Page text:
What is a normal write speed (docs/second) for mongo db?

Can't find a benchmark online and well I'm trying to prove my point to my boss that our speeds are insanely slow due to index bloat,..

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    Sounds like you need to setup a test bench.

    No better proof than live data.
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    @sariel yes guess I sorta did though now watching the program run, the logs freeze occasionally so probably it's the queries that are shit too...

    Just emailed JPROFILER to see if they'd be nice enough to extend my trial license because I don't know who to contact within my org to buy it...
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    @donuts, we got to 6000 writes per second on a single database with 5 indices (all primitive types on the outer layer of the documents). Single-instance deployment with 32 GB ram and eight cores.
    We had between 16 and 128 connected clients and at least 64 concurrent writes. Each document was between 100kb and 2000kb, semi-formatted. all documents had the index attributes.
    Mongo could probably still handle way more writes.
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    @JsonBoa thanks, then could be our document structure too?

    Our docs are probably not near 2000kb, and have a lot of nested fields.

    We're averaging about 400/s on writes...

    20-30 indexes on this collection but even our fastest I think is around there too...

    Our instance has 4TB using Wired tiger compression, would that be why it's slower, the compression?
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    @donuts, document databases can be either optimized for write (just use very few indexes, 8 top, and those must all fit in main memory of a single instance and use primitive types. NEVER ALLOW FOR SWAP) or read (indexes on every field in your queries), but not both.

    "and what about read replicas and replica sets?" those do solve your problems if you do not need the most recently inserted data. Mongo can delay the sync to replica sets without compromising performance (using binary heap indexes), but if you need stuff as soon as inserted, you are gonna have a bad time with countless sync jobs locking the same index bins that you want to write to.
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    so, if you use mongo as a part of a pipeline, I recommend an y-shaped architecture in which you have an proxy that writes a document to mongo while forwarding it to your pipeline (I suggest using RabbitMQ or RedisPubSub as a point of entry, replicating every document to two queues each with it's own consumers. One queue will just write to mongo and the other will actually process the near-real-time data)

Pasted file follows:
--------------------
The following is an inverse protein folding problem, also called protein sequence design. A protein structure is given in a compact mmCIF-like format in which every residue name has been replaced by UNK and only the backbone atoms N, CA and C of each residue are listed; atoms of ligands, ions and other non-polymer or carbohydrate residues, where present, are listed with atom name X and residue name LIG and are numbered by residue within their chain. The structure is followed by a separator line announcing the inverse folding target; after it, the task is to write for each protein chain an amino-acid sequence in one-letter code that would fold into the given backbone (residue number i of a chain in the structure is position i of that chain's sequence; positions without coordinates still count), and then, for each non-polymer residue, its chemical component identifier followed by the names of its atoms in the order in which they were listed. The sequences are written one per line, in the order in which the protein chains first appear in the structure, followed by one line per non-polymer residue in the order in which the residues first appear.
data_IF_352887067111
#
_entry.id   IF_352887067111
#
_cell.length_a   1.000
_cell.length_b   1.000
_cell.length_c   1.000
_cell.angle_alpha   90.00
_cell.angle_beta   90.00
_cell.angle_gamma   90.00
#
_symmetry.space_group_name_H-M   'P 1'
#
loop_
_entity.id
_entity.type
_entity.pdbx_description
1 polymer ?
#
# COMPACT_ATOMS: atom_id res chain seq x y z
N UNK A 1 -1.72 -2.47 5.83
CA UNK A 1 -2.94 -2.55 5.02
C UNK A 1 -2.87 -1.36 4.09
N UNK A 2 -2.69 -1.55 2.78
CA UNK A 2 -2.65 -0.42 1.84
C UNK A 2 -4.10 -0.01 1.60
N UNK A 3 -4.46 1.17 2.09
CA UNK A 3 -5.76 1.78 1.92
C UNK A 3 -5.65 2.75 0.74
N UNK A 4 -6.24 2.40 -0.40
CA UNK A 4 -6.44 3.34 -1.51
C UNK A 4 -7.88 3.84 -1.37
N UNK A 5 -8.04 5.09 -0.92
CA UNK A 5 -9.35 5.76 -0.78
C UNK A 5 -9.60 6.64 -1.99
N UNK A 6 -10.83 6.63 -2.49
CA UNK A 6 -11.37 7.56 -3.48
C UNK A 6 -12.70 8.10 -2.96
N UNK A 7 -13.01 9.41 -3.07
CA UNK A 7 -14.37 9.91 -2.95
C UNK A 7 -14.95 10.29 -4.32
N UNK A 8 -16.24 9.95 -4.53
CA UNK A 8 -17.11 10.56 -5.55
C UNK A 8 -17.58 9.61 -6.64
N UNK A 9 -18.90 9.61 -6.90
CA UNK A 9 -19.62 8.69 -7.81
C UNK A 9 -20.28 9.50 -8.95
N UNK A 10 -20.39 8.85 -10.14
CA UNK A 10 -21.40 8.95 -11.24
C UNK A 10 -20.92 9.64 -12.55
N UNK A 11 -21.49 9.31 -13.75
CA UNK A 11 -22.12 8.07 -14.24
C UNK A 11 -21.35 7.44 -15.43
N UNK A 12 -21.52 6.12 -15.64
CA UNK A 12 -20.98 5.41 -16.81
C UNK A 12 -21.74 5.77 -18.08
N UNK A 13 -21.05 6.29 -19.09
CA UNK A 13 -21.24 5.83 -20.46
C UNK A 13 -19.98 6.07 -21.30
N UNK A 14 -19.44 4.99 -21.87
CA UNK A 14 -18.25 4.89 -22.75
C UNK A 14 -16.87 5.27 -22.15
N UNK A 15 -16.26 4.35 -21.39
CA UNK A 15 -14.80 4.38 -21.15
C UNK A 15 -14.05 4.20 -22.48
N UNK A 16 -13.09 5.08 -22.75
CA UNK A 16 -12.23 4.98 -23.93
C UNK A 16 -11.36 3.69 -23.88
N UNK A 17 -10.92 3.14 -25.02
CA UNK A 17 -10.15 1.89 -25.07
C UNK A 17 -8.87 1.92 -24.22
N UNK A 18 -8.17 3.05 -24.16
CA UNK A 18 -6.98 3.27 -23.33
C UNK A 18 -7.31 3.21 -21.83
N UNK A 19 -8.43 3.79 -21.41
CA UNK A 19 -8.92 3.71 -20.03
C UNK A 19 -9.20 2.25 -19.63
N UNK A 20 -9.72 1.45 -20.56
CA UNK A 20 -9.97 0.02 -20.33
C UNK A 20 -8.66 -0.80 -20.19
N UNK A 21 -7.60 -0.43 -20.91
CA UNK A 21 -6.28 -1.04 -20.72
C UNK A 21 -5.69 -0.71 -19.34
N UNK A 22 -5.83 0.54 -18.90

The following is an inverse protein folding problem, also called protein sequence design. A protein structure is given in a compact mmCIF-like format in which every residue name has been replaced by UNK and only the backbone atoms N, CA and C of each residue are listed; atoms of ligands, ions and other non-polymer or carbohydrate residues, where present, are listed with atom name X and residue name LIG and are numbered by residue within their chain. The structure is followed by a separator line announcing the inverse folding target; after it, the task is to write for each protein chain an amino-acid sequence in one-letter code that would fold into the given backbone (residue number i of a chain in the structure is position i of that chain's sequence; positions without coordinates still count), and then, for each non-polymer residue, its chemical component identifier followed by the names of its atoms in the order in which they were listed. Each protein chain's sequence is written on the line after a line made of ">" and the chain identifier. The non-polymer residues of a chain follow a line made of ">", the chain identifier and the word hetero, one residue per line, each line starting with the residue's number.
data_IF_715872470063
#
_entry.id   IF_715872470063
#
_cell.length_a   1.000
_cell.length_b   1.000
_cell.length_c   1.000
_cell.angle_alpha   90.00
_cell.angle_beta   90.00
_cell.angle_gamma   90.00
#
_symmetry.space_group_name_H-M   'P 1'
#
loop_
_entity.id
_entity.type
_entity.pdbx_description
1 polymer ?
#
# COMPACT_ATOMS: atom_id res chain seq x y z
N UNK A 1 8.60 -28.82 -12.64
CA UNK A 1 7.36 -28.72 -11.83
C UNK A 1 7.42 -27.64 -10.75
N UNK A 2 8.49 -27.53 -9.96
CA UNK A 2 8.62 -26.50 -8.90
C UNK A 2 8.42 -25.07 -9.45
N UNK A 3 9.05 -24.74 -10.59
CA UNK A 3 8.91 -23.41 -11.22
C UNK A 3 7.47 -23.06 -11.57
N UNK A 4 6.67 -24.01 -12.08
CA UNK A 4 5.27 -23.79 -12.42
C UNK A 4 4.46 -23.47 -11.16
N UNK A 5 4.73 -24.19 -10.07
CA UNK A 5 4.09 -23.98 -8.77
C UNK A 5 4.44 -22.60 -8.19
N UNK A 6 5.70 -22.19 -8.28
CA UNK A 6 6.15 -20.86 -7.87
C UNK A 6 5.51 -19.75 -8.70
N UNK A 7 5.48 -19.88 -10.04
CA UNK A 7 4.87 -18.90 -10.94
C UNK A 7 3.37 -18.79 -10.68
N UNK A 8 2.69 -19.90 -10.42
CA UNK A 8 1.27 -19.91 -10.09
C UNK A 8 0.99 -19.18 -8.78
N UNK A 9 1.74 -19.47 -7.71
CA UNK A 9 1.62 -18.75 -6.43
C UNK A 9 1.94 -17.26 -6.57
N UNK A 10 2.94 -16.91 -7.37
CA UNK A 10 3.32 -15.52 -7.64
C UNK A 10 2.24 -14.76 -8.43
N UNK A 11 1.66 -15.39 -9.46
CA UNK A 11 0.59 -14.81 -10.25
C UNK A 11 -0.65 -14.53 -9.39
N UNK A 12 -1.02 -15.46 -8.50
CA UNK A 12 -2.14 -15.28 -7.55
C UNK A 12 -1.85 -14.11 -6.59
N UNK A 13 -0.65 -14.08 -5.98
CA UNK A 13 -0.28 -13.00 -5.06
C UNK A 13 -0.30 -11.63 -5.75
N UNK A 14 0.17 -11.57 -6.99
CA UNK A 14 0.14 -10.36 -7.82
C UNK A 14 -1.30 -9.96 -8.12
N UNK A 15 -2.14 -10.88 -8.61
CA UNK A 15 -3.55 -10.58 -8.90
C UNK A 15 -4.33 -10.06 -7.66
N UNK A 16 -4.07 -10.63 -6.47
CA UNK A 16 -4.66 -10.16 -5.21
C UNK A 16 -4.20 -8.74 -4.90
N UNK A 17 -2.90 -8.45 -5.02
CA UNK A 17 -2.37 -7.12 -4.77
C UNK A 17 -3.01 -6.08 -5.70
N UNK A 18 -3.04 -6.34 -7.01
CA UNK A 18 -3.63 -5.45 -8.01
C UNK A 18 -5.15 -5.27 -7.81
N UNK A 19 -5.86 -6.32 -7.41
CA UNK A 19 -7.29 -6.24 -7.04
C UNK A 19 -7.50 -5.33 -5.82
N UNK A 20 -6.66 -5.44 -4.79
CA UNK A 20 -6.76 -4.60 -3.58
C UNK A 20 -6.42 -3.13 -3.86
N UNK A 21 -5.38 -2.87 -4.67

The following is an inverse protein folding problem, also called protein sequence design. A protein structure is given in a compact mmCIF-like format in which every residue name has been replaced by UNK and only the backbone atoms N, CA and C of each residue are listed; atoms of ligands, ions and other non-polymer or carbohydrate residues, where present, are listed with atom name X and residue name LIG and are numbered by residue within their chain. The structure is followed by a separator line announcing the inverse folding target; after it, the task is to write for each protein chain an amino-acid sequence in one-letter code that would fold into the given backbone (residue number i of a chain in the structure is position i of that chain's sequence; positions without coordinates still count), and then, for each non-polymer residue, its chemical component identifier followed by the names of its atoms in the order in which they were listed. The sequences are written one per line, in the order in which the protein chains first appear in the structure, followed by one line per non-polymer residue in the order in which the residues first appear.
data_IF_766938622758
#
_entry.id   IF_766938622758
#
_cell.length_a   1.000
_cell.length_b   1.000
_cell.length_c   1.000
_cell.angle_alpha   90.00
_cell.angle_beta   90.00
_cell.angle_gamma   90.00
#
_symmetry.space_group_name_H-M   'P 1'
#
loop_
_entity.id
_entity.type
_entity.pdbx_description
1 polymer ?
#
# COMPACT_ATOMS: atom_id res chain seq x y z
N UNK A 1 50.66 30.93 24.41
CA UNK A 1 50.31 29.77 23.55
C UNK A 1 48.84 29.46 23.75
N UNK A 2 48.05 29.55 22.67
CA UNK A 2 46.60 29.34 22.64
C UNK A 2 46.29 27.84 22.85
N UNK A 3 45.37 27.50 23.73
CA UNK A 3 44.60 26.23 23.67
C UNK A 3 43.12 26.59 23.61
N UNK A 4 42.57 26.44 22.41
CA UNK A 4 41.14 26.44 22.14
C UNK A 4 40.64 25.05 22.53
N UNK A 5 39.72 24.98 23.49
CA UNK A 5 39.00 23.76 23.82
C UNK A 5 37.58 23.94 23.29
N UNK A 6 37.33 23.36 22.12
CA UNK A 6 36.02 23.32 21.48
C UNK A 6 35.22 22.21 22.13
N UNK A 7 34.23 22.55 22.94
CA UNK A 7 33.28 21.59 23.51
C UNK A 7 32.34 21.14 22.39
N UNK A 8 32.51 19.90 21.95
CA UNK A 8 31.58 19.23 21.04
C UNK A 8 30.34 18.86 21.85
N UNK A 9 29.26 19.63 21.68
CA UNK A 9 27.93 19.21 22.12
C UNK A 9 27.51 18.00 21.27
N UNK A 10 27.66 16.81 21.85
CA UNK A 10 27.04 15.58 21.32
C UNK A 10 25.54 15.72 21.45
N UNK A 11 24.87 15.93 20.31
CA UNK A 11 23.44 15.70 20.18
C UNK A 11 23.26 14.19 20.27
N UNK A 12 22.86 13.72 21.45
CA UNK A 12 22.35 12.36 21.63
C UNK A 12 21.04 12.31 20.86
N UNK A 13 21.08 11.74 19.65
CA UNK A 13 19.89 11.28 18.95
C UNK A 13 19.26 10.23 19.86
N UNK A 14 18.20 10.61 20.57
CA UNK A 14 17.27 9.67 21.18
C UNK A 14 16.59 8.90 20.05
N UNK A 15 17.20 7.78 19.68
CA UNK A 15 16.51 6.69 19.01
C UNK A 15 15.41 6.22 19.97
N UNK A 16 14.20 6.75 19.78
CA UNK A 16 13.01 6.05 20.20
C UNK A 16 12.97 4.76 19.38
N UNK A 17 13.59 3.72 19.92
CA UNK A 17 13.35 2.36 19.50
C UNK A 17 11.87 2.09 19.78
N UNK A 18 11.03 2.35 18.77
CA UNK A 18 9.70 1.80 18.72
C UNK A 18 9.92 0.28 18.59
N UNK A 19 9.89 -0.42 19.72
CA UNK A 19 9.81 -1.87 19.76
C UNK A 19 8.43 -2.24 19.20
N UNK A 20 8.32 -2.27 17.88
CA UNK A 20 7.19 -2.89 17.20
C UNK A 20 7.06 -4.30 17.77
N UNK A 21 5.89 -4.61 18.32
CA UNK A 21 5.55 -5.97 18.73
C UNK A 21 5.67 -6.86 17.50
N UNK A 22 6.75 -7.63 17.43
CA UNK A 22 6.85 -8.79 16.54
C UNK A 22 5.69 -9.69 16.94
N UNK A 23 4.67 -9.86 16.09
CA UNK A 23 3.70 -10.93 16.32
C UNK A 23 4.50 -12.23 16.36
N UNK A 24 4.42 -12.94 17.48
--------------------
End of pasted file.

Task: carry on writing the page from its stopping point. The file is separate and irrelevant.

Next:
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    @donuts, nested attributes are OK if not used on indexes. Indexes should be light and prioritize primitive types. It is often faster to let mongo retrieve up to 5 times as much data as you need (using light indexes) and letting your application filter the complex attributes of the received data on its end
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    @JsonBoa we have loader apps that load feed files from upstream at the end of the day.

    Then other jobs query them, so can't really do real-time.

    The main memory thing could be the issue... We have a single DB, 4TB but everything uses it... So a lot of page faults

    Would it be better to have multiple smaller DBs and just have the app connect to all of them/just the ones it needs?
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    Thanks by the way, really helpful though probably not going to convince my boss ...

    Why need docker/containers when you can have a giant VM with everything.... ¯\_(ツ)_/¯
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    @donuts, Yep! NoSQL and Kubernetes/fleet architectures are BFFs
    You can set mongo to partition data between collections and have several instances, each with its own relevant collections and indexes.
    Also, mongo is really nice for "hot" databases, where data can be still updated or you have no idea how you will use it yet.
    However, as your app matures, you might want to invest in an ETL job that extracts data from mongo and turns it into long-term storage, like Apache ORC or parquet files.

    Avoid extracting huge amounts of data from mongo as a query, though. Mongodump files are basically huge Json arrays, so Hadoop or spark can read them easily. put your backups to good use!
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    @JsonBoa App matures... already there but just designed and built by a team that has no idea what they're doing or based on "how they've always done it"

    Tell them ... Is a dumb idea but they do it anyway...

    Then go hey can you optimize it?
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    @donut, ugh, been there.
    Just try to use only indexed fields in queries, and use the replica-set distributed architecture.
    and prepare for some huge tech debt interest paid in sleepless working nights.
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